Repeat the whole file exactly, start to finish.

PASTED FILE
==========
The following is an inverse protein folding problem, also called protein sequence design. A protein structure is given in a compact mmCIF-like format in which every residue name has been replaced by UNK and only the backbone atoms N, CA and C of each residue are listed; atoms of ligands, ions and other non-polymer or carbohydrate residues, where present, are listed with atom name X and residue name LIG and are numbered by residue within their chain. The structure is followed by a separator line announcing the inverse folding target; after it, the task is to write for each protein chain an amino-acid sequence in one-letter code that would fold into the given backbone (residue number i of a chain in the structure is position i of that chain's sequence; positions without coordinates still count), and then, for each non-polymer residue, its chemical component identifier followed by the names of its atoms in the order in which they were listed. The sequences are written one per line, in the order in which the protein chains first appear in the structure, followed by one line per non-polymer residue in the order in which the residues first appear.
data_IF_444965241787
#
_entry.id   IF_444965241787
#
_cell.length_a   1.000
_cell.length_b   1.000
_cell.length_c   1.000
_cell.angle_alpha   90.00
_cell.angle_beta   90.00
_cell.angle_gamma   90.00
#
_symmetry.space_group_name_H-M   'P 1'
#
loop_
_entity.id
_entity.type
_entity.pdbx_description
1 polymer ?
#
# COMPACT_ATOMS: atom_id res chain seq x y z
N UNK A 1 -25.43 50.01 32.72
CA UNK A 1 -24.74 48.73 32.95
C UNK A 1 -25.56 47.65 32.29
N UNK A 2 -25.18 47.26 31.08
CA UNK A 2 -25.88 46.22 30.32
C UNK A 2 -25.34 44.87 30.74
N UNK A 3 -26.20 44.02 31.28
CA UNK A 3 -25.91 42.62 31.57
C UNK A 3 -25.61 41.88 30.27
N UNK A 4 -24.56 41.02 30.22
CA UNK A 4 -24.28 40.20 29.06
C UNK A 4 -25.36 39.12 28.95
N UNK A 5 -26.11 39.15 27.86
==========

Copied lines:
The following is an inverse protein folding problem, also called protein sequence design. A protein structure is given in a compact mmCIF-like format in which every residue name has been replaced by UNK and only the backbone atoms N, CA and C of each residue are listed; atoms of ligands, ions and other non-polymer or carbohydrate residues, where present, are listed with atom name X and residue name LIG and are numbered by residue within their chain. The structure is followed by a separator line announcing the inverse folding target; after it, the task is to write for each protein chain an amino-acid sequence in one-letter code that would fold into the given backbone (residue number i of a chain in the structure is position i of that chain's sequence; positions without coordinates still count), and then, for each non-polymer residue, its chemical component identifier followed by the names of its atoms in the order in which they were listed. The sequences are written one per line, in the order in which the protein chains first appear in the structure, followed by one line per non-polymer residue in the order in which the residues first appear.
data_IF_444965241787
#
_entry.id   IF_444965241787
#
_cell.length_a   1.000
_cell.length_b   1.000
_cell.length_c   1.000
_cell.angle_alpha   90.00
_cell.angle_beta   90.00
_cell.angle_gamma   90.00
#
_symmetry.space_group_name_H-M   'P 1'
#
loop_
_entity.id
_entity.type
_entity.pdbx_description
1 polymer ?
#
# COMPACT_ATOMS: atom_id res chain seq x y z
N UNK A 1 -25.43 50.01 32.72
CA UNK A 1 -24.74 48.73 32.95
C UNK A 1 -25.56 47.65 32.29
N UNK A 2 -25.18 47.26 31.08
CA UNK A 2 -25.88 46.22 30.32
C UNK A 2 -25.34 44.87 30.74
N UNK A 3 -26.20 44.02 31.28
CA UNK A 3 -25.91 42.62 31.57
C UNK A 3 -25.61 41.88 30.27
N UNK A 4 -24.56 41.02 30.22
CA UNK A 4 -24.28 40.20 29.06
C UNK A 4 -25.36 39.12 28.95
N UNK A 5 -26.11 39.15 27.86